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Prepare to collect more information than a person’s basic Contact Information. Take notes during conversations and jot down the main takeaways right after speaking with them.
Use the note feature of your best smartphone or a small notebook to keep all your information in one place. You can make notes on the backs of business cards that you have collected or use the recorder app on your phone to do so.
Do not expect to remember all details. No matter how interesting a conversation is, it’s likely that we will forget key pieces of information soon after the next conversation starts. Take a few moments to review and record the key points of your first conversation with a new person.
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If someone shares information about themselves with you, reply by acknowledging it and adding a question or comment. Do not just move on to another topic.
Positive feedback can be shared with others, which builds trust. You might also find useful information in your follow-up conversations.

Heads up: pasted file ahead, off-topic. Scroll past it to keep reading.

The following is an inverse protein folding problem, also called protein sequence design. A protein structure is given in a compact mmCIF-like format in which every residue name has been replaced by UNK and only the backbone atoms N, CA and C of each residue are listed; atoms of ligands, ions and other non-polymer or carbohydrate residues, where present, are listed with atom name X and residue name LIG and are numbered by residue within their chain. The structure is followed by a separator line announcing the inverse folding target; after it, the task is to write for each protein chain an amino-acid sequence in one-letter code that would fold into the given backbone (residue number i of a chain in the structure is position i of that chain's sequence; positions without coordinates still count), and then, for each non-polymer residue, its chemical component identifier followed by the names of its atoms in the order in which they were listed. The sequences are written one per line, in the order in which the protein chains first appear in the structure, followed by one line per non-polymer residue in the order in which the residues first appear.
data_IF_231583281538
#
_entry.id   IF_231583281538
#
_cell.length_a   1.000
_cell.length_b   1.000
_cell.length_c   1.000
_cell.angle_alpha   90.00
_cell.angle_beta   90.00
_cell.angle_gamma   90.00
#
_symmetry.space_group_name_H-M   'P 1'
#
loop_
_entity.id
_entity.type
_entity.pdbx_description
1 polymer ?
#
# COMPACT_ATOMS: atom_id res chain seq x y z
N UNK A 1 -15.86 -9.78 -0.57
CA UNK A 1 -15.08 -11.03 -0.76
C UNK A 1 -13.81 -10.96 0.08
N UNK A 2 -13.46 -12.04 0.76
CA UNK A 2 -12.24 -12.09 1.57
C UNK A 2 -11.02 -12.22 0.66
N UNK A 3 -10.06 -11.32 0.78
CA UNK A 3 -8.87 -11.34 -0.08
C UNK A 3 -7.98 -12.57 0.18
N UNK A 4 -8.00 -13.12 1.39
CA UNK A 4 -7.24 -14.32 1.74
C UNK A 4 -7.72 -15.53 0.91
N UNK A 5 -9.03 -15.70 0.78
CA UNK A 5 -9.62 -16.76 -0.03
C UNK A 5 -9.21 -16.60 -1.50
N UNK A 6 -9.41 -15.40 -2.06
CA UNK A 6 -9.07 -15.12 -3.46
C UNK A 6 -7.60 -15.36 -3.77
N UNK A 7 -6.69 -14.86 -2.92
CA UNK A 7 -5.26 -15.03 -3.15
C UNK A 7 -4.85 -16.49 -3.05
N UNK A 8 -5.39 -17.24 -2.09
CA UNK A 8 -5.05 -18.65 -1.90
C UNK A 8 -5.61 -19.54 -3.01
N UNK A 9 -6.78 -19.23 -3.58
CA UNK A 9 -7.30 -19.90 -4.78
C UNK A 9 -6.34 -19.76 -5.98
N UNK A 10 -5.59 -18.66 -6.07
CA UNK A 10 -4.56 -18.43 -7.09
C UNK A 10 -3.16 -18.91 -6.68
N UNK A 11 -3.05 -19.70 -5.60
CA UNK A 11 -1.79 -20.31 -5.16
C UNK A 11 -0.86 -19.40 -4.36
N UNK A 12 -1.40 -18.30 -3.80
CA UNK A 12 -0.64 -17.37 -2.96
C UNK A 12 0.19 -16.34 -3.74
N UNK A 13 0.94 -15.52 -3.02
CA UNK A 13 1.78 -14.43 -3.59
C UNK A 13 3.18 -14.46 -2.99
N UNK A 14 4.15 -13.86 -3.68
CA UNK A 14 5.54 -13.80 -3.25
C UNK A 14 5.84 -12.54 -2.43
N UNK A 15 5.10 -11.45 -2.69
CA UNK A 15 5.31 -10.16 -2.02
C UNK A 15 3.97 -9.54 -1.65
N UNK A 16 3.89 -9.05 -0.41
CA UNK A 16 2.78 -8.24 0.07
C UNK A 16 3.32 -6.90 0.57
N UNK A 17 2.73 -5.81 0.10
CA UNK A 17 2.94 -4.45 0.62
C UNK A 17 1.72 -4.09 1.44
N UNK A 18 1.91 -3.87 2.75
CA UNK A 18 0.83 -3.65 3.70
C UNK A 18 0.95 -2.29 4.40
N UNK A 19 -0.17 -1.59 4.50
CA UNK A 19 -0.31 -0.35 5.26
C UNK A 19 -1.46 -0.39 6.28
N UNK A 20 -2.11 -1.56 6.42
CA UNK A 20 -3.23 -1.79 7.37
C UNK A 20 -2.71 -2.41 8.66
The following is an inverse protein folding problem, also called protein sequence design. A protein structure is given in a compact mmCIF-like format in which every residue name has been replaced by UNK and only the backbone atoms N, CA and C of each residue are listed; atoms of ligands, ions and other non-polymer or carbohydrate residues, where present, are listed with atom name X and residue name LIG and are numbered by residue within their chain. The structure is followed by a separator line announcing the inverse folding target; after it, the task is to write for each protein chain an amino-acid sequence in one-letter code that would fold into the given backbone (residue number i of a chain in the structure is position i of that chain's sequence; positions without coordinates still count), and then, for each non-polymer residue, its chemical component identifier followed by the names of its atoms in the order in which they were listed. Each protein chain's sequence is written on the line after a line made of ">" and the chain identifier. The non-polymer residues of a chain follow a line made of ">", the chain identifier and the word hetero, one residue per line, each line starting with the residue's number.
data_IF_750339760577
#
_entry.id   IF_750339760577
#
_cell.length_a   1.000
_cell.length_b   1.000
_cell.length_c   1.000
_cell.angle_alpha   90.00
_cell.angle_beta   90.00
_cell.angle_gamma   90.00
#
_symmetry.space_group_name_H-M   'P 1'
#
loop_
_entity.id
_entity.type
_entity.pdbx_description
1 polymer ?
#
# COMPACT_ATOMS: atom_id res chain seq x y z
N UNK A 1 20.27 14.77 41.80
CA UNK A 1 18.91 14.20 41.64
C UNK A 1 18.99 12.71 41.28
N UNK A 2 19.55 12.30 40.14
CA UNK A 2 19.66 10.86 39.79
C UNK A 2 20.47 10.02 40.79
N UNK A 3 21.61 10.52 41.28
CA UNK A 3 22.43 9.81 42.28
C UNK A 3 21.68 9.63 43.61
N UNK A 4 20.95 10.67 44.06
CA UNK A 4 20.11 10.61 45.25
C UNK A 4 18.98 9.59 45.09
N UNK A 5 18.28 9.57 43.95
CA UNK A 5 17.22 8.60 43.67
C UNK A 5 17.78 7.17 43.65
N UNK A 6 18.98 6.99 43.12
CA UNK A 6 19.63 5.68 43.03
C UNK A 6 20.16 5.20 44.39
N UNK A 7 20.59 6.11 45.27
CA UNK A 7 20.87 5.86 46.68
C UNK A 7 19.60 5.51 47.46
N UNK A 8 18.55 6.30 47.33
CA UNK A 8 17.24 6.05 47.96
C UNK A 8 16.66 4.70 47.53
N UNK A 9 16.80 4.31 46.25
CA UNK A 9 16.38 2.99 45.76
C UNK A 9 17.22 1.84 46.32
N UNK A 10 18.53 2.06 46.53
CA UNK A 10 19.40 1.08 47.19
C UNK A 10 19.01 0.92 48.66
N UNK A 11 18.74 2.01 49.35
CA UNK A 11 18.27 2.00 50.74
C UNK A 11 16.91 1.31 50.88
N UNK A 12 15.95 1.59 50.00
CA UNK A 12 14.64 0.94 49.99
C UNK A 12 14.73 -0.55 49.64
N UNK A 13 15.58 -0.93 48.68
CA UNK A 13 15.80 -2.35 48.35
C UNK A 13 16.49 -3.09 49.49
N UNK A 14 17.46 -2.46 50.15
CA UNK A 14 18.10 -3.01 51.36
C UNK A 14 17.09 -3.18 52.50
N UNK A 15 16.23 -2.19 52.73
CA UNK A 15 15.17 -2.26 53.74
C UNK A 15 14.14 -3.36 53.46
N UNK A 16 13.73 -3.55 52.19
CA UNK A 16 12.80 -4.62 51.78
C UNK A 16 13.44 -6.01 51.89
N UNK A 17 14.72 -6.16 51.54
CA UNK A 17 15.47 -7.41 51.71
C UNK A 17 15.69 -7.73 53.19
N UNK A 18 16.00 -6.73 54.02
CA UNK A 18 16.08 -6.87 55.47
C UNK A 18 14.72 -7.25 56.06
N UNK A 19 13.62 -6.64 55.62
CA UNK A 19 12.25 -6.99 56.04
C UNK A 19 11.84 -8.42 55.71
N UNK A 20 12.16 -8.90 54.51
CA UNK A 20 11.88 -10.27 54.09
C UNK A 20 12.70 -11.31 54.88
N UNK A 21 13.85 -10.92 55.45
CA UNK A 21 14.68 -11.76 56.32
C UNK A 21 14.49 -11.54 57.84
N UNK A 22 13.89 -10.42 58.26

Let’s suppose that the person mentions a new product for their company. Ask them what they think about the product and how it differs from other products in the company. You could respond with “Thanks for sharing.” You can ask them questions and learn more about their priorities. This will make it easier to build a relationship.
John Livesay, author, says that people will be more open to sharing their stories with you if you can recall a particular part of their story. Storytelling can help you sell better.
Consider why every new contact is interested to speak with or.
Ask them to describe the type of person they are looking forward to meeting at the conference. You might be that person. If not, you can offer to introduce them and your network to someone who may be a suitable match. This will hopefully engage what is known as the Law of Reciprocity. It will make them feel a little obliged to return the favor.
Now you have a greater reach at the conference. This may help you to identify “takers”, people who are not interested in helping you.
You can exchange business numbers if necessary so that you can contact one another quickly if you meet someone else.
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Ask everyone you meet about how they prefer to be reached. Some people might prefer to be contacted by phone, while others may feel overwhelmed by email. Some may prefer a quick text message to set up a meeting or call. You want to be able to communicate with them simultaneously in a way that will make them more open to you.